India’s health care system is one of the best in the world – if you have the rupees to pay for private care. Government hospitals are for the indigent and exist for the betterment of government workers.  Government jobs pay well compared to private-sector wages and offer good retirement benefits. Best of all, when a government worker retires, s/he can bequeath the job to a family member.

Good performance is not rewarded; poor performance is not noticed. Perks abound in the coveted hospital jobs. The government provides food for indigent patients, and industrious hospital workers skim cream off the milk, add water and deliver it to the patients along with the reduced rations of rice and dal. After all, the hospital workers must provision their home larders before feeding bed patients who will probably die of neglect anyway.

The government provides cheap drugs, but the rest must be purchased by the patient or family. The indigent quietly or horribly die. To free up the bed, the corpse is tossed on the floor until the ward boy is paid by the family to remove it or until it begins to stink. Then, the ward boy must actually perform one of his job duties – after tea and 25 urgent, personal phone calls.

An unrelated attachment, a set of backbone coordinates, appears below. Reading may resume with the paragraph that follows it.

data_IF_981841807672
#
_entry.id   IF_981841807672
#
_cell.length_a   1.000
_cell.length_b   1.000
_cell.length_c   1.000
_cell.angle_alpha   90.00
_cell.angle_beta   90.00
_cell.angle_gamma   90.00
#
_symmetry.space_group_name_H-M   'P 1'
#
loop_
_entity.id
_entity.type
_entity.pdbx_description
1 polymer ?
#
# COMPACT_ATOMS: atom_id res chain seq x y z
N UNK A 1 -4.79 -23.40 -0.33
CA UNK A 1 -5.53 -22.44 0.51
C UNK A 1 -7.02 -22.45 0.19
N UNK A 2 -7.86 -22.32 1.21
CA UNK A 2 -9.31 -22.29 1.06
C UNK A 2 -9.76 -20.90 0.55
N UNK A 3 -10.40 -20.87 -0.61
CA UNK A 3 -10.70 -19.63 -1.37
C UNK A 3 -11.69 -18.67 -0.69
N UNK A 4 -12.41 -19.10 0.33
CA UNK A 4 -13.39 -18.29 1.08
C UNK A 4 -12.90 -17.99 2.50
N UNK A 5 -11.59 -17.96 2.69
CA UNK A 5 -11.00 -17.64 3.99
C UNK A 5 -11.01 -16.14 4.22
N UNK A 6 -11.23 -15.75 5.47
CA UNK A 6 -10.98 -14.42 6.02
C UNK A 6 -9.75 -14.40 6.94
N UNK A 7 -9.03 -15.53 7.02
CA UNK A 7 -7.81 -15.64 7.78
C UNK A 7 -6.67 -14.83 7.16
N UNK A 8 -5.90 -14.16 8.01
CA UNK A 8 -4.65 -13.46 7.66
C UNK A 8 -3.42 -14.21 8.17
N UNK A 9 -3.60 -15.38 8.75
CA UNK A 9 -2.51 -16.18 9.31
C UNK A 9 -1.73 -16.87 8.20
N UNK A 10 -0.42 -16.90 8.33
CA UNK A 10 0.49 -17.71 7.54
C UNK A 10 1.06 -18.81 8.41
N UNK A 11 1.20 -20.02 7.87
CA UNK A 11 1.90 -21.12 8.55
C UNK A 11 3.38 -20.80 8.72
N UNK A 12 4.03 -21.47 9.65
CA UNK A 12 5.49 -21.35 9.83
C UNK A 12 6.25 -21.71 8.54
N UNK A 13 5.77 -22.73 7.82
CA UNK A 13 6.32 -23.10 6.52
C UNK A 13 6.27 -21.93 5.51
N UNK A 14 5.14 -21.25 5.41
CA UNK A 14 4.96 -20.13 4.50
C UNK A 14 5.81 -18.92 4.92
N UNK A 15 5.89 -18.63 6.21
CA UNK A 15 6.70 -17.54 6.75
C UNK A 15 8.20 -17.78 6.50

Corrupt politicians (I hope you’ve noticed I’ve shifted to the US now) may find their dirty laundry aired for our disgust. But, really, it is a relative thing. In India, dirty laundry is not aired, for government nurses never change or wash sheets unless blindingly bribed by a handful of rupees or sparkling bangle. 

Corruption here; corruption there. I just bribed Puti with cake to clean my bathroom. It is part of his job; but we know how things work – here, there, everywhere. Tomorrow, he will want ice cream on his cake—which I will charge to the charity as part of my “room and board” gratuity. Here, as everywhere, “bribes” are the unwritten clause of every contract.

You would think I would find all of this strange and foreign – but once I was employed by the State of Illinois. Business as usual in India is, regrettably, familiar.


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